Warning – possible spoilers! (Tiny ones, though, and I’ll try to avoid even those; I swear I’ll give my best not to ruin it for you… :-))
The Lost Girls of Willowbrook by Ellen Marie Wiseman – Book Details
TITLE – The Lost Girls of Willowbrook
AUTHOR – Ellen Marie Wiseman
YEAR PUBLISHED – 2022
PAGE COUNT – 355
MY RATING – 4 of 5
RATED ON GOODREADS – 3.99 of 5
What It Is About
And where were all those poor innocent kids? What horrible things had they endured? Were they dead? Still suffering? Crying and terrified, wondering why their parents, the people who had promised to love and protect them forever, hadn’t saved them yet?
The Lost Girls of Willowbrook by Ellen Marie Wiseman is set in 1970s Staten Island. It follows a sixteen-year-old girl who mistakenly gets locked up in Willowbrook State School, the real-life institution that was later shot down for the horrendous conditions the patients were living in.
Sage Winters was told her twin sister Rosemary died from pneumonia when they were six. What little she remembers of her, it is clear that Rosemary had always been a little different.
But ten years later, Sage accidentally overhears her stepfather as he is saying that Rosemary didn’t really die. She was committed to Willowbrook State School, and was there until a few days ago, when she went missing.
All Sage knows about Willowbrook are rumors and terrifying local legends. Yet, she just has to find out what happened to Rosemary, so she secretly sets out for Willowbrook, determined to find her.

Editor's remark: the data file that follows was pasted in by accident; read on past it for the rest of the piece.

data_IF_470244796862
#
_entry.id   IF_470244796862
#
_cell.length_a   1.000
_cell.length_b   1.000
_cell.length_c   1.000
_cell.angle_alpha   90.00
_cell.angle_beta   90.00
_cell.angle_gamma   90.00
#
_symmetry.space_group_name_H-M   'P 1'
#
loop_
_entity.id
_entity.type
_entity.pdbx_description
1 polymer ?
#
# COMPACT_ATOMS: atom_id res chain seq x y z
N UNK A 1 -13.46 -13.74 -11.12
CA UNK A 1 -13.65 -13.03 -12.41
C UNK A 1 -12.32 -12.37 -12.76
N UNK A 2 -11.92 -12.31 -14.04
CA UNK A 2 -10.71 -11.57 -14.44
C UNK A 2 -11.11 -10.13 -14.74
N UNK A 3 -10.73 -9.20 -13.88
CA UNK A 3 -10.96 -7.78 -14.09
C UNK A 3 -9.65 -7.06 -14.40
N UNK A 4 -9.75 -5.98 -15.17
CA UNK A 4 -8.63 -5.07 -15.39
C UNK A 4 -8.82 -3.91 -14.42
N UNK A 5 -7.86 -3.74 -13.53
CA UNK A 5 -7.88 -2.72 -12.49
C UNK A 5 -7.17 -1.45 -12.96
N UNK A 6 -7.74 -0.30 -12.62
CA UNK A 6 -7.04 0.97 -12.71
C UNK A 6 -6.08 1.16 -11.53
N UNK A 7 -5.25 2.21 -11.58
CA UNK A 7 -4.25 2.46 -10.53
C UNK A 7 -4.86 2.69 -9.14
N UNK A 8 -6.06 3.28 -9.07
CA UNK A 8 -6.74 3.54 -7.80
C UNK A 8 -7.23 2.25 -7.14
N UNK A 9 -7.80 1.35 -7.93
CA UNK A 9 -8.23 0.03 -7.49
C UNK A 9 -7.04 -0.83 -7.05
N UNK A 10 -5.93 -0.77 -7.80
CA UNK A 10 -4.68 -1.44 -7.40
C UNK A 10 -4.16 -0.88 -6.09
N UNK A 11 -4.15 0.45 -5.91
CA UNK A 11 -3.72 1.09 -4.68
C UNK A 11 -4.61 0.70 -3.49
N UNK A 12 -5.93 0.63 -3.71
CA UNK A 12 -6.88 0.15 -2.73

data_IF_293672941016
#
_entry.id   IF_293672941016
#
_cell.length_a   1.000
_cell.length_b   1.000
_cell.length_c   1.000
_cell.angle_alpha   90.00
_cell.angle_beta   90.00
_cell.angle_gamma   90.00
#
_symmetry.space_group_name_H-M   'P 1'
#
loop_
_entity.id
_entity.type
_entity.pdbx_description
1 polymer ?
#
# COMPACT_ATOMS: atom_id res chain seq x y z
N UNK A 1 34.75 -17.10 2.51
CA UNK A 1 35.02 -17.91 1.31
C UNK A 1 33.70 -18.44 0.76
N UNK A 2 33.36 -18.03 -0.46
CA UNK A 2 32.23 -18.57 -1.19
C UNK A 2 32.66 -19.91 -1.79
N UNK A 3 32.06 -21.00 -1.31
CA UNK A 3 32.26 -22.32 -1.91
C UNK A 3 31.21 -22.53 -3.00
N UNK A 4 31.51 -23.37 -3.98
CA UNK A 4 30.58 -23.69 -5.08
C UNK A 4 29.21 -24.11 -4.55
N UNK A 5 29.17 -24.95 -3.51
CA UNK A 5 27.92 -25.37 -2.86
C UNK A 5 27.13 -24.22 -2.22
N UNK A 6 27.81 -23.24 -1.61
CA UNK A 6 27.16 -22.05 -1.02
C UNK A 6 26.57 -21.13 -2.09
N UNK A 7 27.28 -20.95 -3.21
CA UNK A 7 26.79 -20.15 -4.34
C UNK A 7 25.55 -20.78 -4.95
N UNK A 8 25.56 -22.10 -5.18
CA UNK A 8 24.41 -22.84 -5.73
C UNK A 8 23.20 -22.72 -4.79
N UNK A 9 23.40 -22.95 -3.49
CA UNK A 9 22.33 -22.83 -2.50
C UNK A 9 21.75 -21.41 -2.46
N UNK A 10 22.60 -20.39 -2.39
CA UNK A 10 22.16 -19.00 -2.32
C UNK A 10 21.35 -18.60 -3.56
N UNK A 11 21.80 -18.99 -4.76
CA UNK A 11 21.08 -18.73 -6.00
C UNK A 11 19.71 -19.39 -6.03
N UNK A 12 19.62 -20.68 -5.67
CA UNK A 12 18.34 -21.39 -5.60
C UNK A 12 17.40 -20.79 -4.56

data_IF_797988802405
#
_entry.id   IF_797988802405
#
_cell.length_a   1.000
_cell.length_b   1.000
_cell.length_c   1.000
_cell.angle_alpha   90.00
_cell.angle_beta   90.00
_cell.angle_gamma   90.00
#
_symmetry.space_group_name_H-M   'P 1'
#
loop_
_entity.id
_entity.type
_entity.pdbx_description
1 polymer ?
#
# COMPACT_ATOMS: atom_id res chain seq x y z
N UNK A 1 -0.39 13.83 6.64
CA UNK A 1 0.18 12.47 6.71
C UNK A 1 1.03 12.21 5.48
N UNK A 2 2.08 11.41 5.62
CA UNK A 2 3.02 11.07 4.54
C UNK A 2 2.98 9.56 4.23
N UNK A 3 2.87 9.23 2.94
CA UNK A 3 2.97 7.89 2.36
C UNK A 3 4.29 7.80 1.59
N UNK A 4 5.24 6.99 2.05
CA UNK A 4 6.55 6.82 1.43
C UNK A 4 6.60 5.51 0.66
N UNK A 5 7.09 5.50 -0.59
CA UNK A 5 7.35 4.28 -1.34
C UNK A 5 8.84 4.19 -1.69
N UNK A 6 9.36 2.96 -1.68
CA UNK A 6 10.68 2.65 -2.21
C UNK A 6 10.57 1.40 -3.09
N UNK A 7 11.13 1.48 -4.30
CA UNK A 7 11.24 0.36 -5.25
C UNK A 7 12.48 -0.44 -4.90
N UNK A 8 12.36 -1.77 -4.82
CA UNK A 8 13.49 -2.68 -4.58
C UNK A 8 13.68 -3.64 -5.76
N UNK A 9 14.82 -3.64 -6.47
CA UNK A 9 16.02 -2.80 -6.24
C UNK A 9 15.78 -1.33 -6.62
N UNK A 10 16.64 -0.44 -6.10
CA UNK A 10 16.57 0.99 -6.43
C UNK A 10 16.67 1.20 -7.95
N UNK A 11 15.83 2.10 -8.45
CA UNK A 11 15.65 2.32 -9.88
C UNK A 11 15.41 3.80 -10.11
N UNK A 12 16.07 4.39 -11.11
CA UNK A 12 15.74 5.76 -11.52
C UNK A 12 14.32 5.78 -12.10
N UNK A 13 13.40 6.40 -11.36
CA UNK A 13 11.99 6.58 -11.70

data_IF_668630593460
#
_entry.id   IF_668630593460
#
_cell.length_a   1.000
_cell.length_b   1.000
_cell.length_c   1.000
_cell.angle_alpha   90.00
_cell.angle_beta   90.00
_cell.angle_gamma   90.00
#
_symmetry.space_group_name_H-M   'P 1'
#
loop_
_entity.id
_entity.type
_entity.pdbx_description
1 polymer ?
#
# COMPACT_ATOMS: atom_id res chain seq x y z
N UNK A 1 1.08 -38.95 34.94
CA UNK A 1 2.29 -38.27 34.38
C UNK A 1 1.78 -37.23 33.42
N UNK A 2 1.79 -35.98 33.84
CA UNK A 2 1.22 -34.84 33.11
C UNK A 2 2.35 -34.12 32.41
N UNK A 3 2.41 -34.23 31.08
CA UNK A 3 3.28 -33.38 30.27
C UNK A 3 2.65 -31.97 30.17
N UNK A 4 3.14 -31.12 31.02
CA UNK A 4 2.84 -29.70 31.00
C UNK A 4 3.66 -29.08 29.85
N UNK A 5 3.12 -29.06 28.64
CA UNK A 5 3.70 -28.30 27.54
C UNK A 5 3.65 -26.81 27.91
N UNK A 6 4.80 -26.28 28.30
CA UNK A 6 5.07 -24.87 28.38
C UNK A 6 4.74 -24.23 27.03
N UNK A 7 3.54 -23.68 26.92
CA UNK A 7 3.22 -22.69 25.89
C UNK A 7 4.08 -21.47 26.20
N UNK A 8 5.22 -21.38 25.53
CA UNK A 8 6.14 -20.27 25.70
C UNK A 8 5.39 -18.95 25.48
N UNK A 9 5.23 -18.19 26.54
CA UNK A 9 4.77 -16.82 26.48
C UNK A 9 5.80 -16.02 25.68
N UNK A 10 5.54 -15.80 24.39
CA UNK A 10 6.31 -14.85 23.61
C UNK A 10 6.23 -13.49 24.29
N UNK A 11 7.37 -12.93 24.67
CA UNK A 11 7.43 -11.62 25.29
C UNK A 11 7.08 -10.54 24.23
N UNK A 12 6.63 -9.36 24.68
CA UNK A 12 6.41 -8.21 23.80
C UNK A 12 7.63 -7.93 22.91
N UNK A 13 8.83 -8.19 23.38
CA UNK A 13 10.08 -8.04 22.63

Themes and vibes:
- 1970s Staten Island setting
- a real-life institution that was later shuttered for its horrendous patient abuses
- a girl searching for her twin sister that’s supposed to be dead
- horror-ish atmosphere
- murder mystery
The Lost Girls of Willowbrook by Ellen Marie Wiseman – My Review
She’d always hated those photos: the word MISSING all in caps knocking you between the eyes, the grainy photos taken on happier days before the kids were abducted, when everyone was still blissfully unaware that they’d be stolen from their families some day.
While I’m always in for a good suspense and even horror book, I’ll take ghosts and monsters over scary stories set in institutions any time.
Because institutions are creepy, that’s why.
Not the fun, exciting, I-feel-tingles-down-my-spine creepy. But downright terrifying. Real, blood-chilling, I’m-gonna-get-sick kind of creepy.
And The Lost Girls of Willowbrook by Ellen Marie Wiseman is not even technically a scary story. But it was still one of the more disturbing books I’ve read recently.
Can you imagine being mistakenly locked up in one of those places? No one hearing or caring what you’re saying? All your arguments being used against you as yet another proof you’re being delusional?
Now imagine the institution also resembles more a horror setting than any psychiatric ward ever should. So, not a nice, quiet, clean, retreat-type place. But the scariest, dirtiest ward where patients are being neglected at best and often openly molested. And where the possibility of someone doing a lobotomy on you because some student needs practice is not as far from the reality as it needs to be.
Mind you – Willowbrook was a real place!
And that is exactly the kind of place Sage ends up in. So, basically, I can barely tell you if that whole part of the story has been done well or not because I blocked it so hard, it all just slid past me.